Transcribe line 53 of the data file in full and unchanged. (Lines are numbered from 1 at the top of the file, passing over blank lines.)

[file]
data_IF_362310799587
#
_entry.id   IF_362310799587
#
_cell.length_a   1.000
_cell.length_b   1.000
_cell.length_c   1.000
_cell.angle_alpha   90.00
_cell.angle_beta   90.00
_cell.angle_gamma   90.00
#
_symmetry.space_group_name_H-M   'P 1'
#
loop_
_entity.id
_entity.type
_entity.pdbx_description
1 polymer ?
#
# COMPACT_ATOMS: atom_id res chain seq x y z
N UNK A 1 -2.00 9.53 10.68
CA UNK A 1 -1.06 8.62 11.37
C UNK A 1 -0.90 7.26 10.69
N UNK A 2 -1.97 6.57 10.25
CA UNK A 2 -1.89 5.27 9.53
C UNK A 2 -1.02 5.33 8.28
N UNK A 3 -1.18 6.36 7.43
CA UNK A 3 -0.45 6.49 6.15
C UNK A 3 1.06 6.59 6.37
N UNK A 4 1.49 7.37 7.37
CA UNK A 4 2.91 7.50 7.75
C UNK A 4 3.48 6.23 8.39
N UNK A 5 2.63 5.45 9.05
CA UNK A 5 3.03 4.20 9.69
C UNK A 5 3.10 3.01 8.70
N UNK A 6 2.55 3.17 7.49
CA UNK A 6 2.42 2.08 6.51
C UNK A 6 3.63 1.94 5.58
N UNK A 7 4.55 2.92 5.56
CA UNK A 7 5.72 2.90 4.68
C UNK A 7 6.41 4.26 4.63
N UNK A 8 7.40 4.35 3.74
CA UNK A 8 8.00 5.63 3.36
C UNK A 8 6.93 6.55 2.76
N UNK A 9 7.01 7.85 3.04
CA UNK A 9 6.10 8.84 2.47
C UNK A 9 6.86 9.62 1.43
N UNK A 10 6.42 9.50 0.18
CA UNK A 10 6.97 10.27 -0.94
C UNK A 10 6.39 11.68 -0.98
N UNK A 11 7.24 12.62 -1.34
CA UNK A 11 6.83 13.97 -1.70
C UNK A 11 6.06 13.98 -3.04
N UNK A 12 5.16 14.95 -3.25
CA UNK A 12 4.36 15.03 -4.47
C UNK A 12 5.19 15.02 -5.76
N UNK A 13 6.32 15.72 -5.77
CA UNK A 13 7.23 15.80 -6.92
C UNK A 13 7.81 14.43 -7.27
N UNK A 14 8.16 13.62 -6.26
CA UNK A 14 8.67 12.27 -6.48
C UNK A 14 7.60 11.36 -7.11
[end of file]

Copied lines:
C UNK A 11 6.06 13.98 -3.04